Cul­tural fes­ti­val to daz­zle Maseru

Lesotho Times - - Entertainment - Mo­halenyane Phakela

NEWLY formed her­itage or­gan­i­sa­tion, An­ces­tral Col­lec­tive, is set to host its in­au­gu­ral event dubbed Li­faqane-mfe­cane Fes­ti­val, as part of ef­forts to rekin­dle Le­sotho’s cul­tural le­gacy.

An­ces­tral Col­lec­tive is a non-profit or­gan­i­sa­tion formed to raise aware­ness among Africans of their his­tory and to cel­e­brate the con­ti­nent’s rich cul­tures, cus­toms and tra­di­tions.

Ac­cord­ing to An­ces­tral Col­lec­tive’s Public Re­la­tions Of­fi­cer Khothatso Mo­let­sane the fes­ti­val, which will be held at Thaba Bo­siu Cul­tural Fes­ti­val on 2 May, will be in­spired by the great Li­faqane War and the Ba­sotho descen­dants who par­tic­i­pated in it. The Li­faqane pe­riod refers to a pe­riod of wide­spread chaos and dis­tur­bance lead­ing up to the for­ma­tion of the state of Le­sotho.

“I am a di­rect de­scen­dant of the great Makhothi Mo­let­sane, Morena oa Bataung. Morena Mo­let­sane was a revered ally of Morena Moshoeshoe, and chief com­man­der of the joint forces that de­feated the Bri­tish un­der Ma­jor War­den,” said Mo­let­sane.

“My fam­ily and fore­fa­thers have a long his­tory of pas­sion, pro­tec­tion, and devel­op­ment of Ba­sotho, so I am merely con­tin­u­ing in that re­spon­si­bil­ity and le­gacy through this project.

“I have al­ready em­barked on a sim­i­lar project in an at­tempt to unite and gal­vanise the na­tion of Bataung. My dream is to ex­tend this mission be­yond Le­sotho to the south­ern Africa re­gion and ul­ti­mately the whole con­ti­nent.

“To­gether with the team I am work­ing with, we be­lieve this will mo­ti­vate us to join hands and de­velop our com­mu­ni­ties in all sorts of ways. With the help and bless­ings of our an­ces­tors we be­lieve a bet­ter life can be cre­ated for all our peo­ple.”

Turn­ing to the Li­faqane-mfe­cane pe­riod, he said it was more than just a war but a tur­bu­lent and chaotic time in his­tory where south­ern African clan and tribal lead­ers were de­ceived by Euro­peans into fight­ing each other.

“The fes­ti­val is called Li­faqane-mfe­cane to pay trib­ute to that forgotten but very im­por­tant chap­ter of our his­tory, and to pay homage to those who fought and died try­ing to pro­tect our peo­ple and land,” said Mo­let­sane.

“It also meant to get peo­ple to think, re- search, and learn about this time in our his­tory. Once we truly know who we are and where we come from, we will then know where we are go­ing. Li­faqane-mfe­cane was a chaotic pe­riod start­ing in 1815, and now in 2015 it needs to be cel­e­brated.”

He said an­other ob­jec­tive of the group­ing is to re­ori­ent Africans about the col­lec­tive ethos of their fore­fa­thers, which is at odds with the in­di­vid­u­al­is­tic mod­ern day cul­ture.

“It is so un­for­tu­nate that in to­day’s so­ci­ety, when one be­lieves in and prac­tices their African cus­toms and tra­di­tions, lis­tens to cul­tural mu­sic, per­forms cul­tur­ally ori­en­tated dances, and dresses in tra­di­tional at­tire, they are usu­ally la­belled as back­ward, un­e­d­u­cated or even des­ti­tute,” noted Mo­let­sane.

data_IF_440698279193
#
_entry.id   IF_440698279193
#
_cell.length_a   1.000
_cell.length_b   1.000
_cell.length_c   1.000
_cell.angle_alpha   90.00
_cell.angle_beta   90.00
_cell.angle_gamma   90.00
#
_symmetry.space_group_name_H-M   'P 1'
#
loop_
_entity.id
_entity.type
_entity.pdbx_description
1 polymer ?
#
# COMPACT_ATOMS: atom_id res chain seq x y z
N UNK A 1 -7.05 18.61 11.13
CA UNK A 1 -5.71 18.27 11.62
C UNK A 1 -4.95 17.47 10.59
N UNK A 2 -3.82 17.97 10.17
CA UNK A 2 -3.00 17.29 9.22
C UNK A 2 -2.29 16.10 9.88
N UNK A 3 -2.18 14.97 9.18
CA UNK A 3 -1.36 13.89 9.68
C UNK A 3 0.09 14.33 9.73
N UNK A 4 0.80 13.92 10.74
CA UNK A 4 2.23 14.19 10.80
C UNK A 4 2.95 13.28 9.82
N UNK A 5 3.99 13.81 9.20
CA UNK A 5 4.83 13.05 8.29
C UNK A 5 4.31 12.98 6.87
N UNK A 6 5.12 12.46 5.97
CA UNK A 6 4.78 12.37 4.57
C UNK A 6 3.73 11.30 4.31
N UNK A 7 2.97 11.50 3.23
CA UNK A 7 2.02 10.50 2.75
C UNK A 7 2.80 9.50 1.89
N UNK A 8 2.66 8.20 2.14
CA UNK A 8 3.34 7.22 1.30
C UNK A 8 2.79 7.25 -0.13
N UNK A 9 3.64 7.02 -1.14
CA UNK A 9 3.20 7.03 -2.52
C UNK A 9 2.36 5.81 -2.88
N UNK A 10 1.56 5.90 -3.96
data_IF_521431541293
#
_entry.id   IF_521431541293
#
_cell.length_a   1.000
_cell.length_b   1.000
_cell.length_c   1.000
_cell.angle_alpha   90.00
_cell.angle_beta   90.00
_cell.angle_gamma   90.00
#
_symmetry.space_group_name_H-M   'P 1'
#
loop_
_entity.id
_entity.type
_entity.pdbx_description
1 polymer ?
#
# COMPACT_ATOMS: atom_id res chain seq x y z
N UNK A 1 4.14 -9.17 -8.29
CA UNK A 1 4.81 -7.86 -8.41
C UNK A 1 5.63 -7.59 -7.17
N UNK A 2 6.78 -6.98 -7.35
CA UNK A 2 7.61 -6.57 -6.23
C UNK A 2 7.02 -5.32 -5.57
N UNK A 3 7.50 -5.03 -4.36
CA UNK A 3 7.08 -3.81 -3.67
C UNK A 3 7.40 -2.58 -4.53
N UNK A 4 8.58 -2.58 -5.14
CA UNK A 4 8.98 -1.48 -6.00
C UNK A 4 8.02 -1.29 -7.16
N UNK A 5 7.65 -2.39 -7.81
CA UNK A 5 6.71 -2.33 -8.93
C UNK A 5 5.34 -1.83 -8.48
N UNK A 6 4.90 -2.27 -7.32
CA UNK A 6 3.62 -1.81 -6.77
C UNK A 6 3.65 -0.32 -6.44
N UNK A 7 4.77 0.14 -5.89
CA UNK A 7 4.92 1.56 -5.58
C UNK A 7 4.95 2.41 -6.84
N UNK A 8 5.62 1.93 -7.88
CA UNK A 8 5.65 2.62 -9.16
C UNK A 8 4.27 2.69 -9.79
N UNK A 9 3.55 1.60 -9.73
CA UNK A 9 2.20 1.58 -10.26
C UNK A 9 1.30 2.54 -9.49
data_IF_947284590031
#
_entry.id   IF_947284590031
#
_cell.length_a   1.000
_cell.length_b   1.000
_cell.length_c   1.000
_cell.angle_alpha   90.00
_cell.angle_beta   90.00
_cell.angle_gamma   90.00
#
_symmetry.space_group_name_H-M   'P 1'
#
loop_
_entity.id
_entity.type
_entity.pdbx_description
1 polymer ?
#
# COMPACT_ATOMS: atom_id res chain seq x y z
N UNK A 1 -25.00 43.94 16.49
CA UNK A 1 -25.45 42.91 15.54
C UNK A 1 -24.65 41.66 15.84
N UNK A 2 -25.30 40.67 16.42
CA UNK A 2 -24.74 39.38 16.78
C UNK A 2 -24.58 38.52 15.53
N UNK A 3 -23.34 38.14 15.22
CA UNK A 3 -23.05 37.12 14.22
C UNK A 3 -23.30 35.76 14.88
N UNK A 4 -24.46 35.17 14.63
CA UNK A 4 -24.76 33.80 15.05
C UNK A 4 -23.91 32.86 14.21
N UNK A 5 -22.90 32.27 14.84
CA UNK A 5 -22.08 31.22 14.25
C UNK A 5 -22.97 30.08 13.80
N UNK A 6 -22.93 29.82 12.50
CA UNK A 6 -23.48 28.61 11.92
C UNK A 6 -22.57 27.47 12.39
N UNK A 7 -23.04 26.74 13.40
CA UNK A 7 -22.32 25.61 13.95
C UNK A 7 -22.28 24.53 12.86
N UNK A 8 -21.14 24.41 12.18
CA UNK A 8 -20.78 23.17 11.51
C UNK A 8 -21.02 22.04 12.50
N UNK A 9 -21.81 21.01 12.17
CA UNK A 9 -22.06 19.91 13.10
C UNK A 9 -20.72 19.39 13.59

“This has led to peo­ple be­com­ing ashamed of their cul­tures and tra­di­tions. So, through this event,` we are try­ing to chal­lenge those per­cep­tions by cre­at­ing a top class event where peo­ple of all walks of life can proudly in­ter­act and par­tic­i­pate in their tra­di­tional mu­sic, dance and cul­ture.

“We want to en­cour­age peo­ple to come out in their tra­di­tional out­fits and blan­kets and cel­e­brate their his­tory, cul­ture and her­itage. Other than just the artists singing, there will also be tra­di­tional dance per­for­mances such as Mekhibo and Me­ho­belo.”

Through song and dance, this fes­ti­val aims to re­flect on the his­tory of Ba­sotho and cel­e­brat­ing cul­ture.

“In line with our mission and be­liefs, we see song and dance as pathways to awak­en­ing our peo­ple’s spir­its, cre­at­ing unity and de­vel­op­ing net­works.

“In African cul­ture, song and dance are an in­te­gral part of our spir­i­tu­al­ity and way of life. How­ever, we seem to have ne­glected and or are ashamed of our tra­di­tional mu­sic and tra­di­tional dances.

The Se­sotho acts lined up to per­form at the fes­ti­val in­clude Man­tša, Tšepo Tšola, Apollo, Bhu­daza, Puse­letso Seema, Rabotso le Se­manyane, Se­fako sa Menoa­neng, Mothae, Le­soetsa, Mmapa oa Likhoele, Bo Mme ba Ma­put­seng, Mape­sela and Lit­soe­jane. They will be sup­ported by South Africa’s Than­diswa Maswai and Ntombe Thongo of Xhosa ori­gin, Phuzikhemisi and Sha­bala Rhythm of Zulu ori­gin and HHP of Tswana ori­gin.

The di­ver­sity in the lineup, he said, is be­cause Le­sotho is in­ex­tri­ca­bly linked to South Africa, phys­i­cally, eco­nom­i­cally, po­lit­i­cally, cul­tur­ally and through blood re­la­tions, hence their artists be­ing fea­tured.

“My aim with this event is to cre­ate a plat­form to boost th­ese artists eco­nom­i­cally, stim­u­late and de­velop their pro­duc­tion by hav­ing them per­form in a ma­jor event, and also to change the per­cep­tion of their mu­sic by hav­ing them per­form on the same stage with renowned artists such as Than­diswa Maswai and Phuzikhemisi in an iconic venue.”

Than­diswa Mazwai is among the artists billed to per­form at the Li­faqane-mfe­cane Fes­ti­val.

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